Everyone thought he was just a cute and cuddly dog, a homeless mutt, who sat shyly in his little kennel corner. He seemed gentle, submissive, and in need of a walk outside the animal shelter where he waited a home. I volunteered to walk him, hoping he’d benefit from the company and fresh air. One block down the road, he discovered the leash as if for the first time and started an embarrassing tug-of-war game!
I, faced with his 90-pounds of powerful muscles, somehow tugged him back into the shelter, where he acted as if nothing had just happened outside.
Turns out, he was completely deaf and needed a special full-body harness to walk. My mistake.
He also enjoyed lying belly-up on his bed with his tongue sticking out until a potential adopter walked near and he’d pounce at his door, growling ferociously. Those who knew him simply ignored him and apologized to the terrified family.
He needed doggie boot camp. Or dog military school. Something!
What a punk… kind of like the distracted Golden Retriever (the 3rd competitor in this video) who stops to eat everything along the runway instead of obeying his owner and waiting to receive his reward at the end:
We humans can be “punks,” too, at times, but, with a little doggie training-inspired spiritual “boot camp,” we can improve. I don’t mean that we need literal leashes, long walks, and tasty treats for good behavior, but we can’t assume that we’re hearing God’s voice by turning a deaf ear to discipline and obedience.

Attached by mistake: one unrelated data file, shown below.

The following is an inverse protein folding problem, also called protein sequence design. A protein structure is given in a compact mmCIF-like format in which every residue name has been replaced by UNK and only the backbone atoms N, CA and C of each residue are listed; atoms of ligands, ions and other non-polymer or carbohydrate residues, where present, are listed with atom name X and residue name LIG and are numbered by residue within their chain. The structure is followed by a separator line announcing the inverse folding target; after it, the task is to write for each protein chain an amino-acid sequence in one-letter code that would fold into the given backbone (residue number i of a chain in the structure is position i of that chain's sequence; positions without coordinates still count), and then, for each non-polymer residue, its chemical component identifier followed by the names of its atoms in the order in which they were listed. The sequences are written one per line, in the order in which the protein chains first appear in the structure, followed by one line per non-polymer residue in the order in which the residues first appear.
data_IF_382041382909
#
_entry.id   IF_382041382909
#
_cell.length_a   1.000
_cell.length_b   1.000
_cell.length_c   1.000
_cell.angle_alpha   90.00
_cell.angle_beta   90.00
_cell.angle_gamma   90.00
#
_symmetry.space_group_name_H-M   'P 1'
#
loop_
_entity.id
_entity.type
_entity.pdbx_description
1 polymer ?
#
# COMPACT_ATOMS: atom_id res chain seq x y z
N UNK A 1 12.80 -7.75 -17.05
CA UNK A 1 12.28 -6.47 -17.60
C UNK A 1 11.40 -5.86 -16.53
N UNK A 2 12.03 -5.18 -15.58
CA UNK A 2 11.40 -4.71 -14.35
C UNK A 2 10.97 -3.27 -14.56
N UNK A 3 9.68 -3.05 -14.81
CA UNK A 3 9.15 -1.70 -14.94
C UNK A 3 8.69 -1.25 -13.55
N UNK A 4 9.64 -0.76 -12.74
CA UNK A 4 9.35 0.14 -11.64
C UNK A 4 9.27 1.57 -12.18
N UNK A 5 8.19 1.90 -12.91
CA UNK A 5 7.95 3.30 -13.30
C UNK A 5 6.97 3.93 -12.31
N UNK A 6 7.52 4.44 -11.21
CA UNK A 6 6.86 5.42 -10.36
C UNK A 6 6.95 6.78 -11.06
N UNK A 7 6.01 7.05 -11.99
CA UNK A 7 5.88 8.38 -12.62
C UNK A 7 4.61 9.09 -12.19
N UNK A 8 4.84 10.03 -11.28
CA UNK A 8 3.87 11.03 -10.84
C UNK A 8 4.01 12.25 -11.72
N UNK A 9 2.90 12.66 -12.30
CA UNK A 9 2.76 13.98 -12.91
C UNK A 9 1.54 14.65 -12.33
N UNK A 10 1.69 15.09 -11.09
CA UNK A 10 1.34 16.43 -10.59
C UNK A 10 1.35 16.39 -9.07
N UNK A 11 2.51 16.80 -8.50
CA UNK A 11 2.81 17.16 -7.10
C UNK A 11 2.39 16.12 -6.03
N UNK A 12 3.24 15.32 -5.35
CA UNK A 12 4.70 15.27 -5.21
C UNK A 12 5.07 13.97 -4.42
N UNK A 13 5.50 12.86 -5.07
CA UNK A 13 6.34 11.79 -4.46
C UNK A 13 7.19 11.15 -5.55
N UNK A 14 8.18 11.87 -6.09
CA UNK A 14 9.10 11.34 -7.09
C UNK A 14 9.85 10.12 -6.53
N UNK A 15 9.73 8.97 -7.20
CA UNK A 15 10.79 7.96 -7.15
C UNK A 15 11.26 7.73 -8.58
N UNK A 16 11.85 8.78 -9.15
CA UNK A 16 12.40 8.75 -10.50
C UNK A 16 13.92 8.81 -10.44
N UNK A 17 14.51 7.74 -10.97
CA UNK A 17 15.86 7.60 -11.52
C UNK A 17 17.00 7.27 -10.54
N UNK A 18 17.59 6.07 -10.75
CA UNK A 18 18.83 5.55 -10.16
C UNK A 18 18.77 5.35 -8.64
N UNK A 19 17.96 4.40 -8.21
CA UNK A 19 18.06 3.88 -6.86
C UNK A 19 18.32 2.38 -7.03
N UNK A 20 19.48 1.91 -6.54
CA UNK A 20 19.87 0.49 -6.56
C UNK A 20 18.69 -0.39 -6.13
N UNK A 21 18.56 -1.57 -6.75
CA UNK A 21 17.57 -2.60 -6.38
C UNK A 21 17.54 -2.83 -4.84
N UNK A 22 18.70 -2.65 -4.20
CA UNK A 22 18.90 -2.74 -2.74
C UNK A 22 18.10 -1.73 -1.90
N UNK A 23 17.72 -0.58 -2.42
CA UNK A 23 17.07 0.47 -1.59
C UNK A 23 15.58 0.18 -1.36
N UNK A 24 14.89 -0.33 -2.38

I had no appreciation for the degree thought that goes into dog training until I studied to become a certified dog trainer. Furthermore, I learned how to approach the faith life through basic dog training principles. If we’re willing to spend the time and money training Fido, we should be able to invest at least as much (if not greater) effort in our spiritual lives.
For the sake of being good disciples of Christ, ask yourself these questions:
We all know the households that treat their dogs like spoiled children. They might even eat at the table, call the shots for walks and play time, decide who sits where on the couch, and obnoxiously greet anyone entering through the front door in all sorts of otherwise embarrassing manners.
In these cases, the dog has become the pack leader of the house. Dogs need hierarchy, so when their humans spoil them, they become the pack leader.
At the other extreme, there are owners who don’t allow any level of reward for their dogs and barely show them love. In their eyes, everything Fido does is wrong and deserves harsh punishment. They expect him to read their minds, and when he misbehaves, they think he’s a defective animal.
Which one are you in your faith life—the self-assured leader, overly-critical owner, or somewhere in between?
Like dogs, what we really need is a strong but kind leader. Leaders enter the house first, eat first, and get the high ground, such as the good spot on the couch.